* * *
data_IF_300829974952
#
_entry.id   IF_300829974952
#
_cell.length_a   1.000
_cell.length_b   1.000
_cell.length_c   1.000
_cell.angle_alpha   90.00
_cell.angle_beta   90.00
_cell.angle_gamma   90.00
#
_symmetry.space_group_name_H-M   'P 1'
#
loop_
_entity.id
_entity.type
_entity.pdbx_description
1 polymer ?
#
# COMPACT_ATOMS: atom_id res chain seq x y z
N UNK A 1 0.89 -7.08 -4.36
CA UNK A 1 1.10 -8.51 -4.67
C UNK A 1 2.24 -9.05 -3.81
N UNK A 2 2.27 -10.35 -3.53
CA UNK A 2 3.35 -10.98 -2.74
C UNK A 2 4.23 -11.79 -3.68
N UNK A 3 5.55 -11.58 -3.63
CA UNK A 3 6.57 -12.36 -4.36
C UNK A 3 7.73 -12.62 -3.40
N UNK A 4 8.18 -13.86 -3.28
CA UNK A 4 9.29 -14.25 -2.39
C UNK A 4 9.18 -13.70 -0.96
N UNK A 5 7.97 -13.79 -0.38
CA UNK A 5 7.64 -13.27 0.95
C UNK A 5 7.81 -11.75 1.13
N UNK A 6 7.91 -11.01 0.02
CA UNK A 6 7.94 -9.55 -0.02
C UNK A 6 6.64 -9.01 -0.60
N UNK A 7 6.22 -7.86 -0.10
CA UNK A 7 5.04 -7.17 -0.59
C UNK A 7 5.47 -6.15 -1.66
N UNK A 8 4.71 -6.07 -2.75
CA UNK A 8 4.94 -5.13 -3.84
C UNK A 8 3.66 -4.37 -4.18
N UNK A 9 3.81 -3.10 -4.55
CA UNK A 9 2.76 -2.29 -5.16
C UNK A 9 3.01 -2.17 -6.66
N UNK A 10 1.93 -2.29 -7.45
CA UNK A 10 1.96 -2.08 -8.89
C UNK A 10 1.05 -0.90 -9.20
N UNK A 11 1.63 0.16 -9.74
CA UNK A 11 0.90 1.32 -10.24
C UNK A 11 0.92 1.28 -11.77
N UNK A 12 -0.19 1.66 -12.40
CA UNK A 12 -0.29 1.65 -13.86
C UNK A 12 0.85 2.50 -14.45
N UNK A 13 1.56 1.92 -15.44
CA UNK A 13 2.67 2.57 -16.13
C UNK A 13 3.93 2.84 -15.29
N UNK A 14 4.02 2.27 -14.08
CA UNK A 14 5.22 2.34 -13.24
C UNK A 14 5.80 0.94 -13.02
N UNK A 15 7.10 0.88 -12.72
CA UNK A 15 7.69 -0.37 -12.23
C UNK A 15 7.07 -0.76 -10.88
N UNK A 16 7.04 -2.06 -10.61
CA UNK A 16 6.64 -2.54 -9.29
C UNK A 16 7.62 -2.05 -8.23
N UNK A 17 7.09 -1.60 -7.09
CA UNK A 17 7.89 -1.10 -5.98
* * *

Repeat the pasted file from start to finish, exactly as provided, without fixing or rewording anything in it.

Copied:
data_IF_300829974952
#
_entry.id   IF_300829974952
#
_cell.length_a   1.000
_cell.length_b   1.000
_cell.length_c   1.000
_cell.angle_alpha   90.00
_cell.angle_beta   90.00
_cell.angle_gamma   90.00
#
_symmetry.space_group_name_H-M   'P 1'
#
loop_
_entity.id
_entity.type
_entity.pdbx_description
1 polymer ?
#
# COMPACT_ATOMS: atom_id res chain seq x y z
N UNK A 1 0.89 -7.08 -4.36
CA UNK A 1 1.10 -8.51 -4.67
C UNK A 1 2.24 -9.05 -3.81
N UNK A 2 2.27 -10.35 -3.53
CA UNK A 2 3.35 -10.98 -2.74
C UNK A 2 4.23 -11.79 -3.68
N UNK A 3 5.55 -11.58 -3.63
CA UNK A 3 6.57 -12.36 -4.36
C UNK A 3 7.73 -12.62 -3.40
N UNK A 4 8.18 -13.86 -3.28
CA UNK A 4 9.29 -14.25 -2.39
C UNK A 4 9.18 -13.70 -0.96
N UNK A 5 7.97 -13.79 -0.38
CA UNK A 5 7.64 -13.27 0.95
C UNK A 5 7.81 -11.75 1.13
N UNK A 6 7.91 -11.01 0.02
CA UNK A 6 7.94 -9.55 -0.02
C UNK A 6 6.64 -9.01 -0.60
N UNK A 7 6.22 -7.86 -0.10
CA UNK A 7 5.04 -7.17 -0.59
C UNK A 7 5.47 -6.15 -1.66
N UNK A 8 4.71 -6.07 -2.75
CA UNK A 8 4.94 -5.13 -3.84
C UNK A 8 3.66 -4.37 -4.18
N UNK A 9 3.81 -3.10 -4.55
CA UNK A 9 2.76 -2.29 -5.16
C UNK A 9 3.01 -2.17 -6.66
N UNK A 10 1.93 -2.29 -7.45
CA UNK A 10 1.96 -2.08 -8.89
C UNK A 10 1.05 -0.90 -9.20
N UNK A 11 1.63 0.16 -9.74
CA UNK A 11 0.90 1.32 -10.24
C UNK A 11 0.92 1.28 -11.77
N UNK A 12 -0.19 1.66 -12.40
CA UNK A 12 -0.29 1.65 -13.86
C UNK A 12 0.85 2.50 -14.45
N UNK A 13 1.56 1.92 -15.44
CA UNK A 13 2.67 2.57 -16.13
C UNK A 13 3.93 2.84 -15.29
N UNK A 14 4.02 2.27 -14.08
CA UNK A 14 5.22 2.34 -13.24
C UNK A 14 5.80 0.94 -13.02
N UNK A 15 7.10 0.88 -12.72
CA UNK A 15 7.69 -0.37 -12.23
C UNK A 15 7.07 -0.76 -10.88
N UNK A 16 7.04 -2.06 -10.61
CA UNK A 16 6.64 -2.54 -9.29
C UNK A 16 7.62 -2.05 -8.23
N UNK A 17 7.09 -1.60 -7.09
CA UNK A 17 7.89 -1.10 -5.98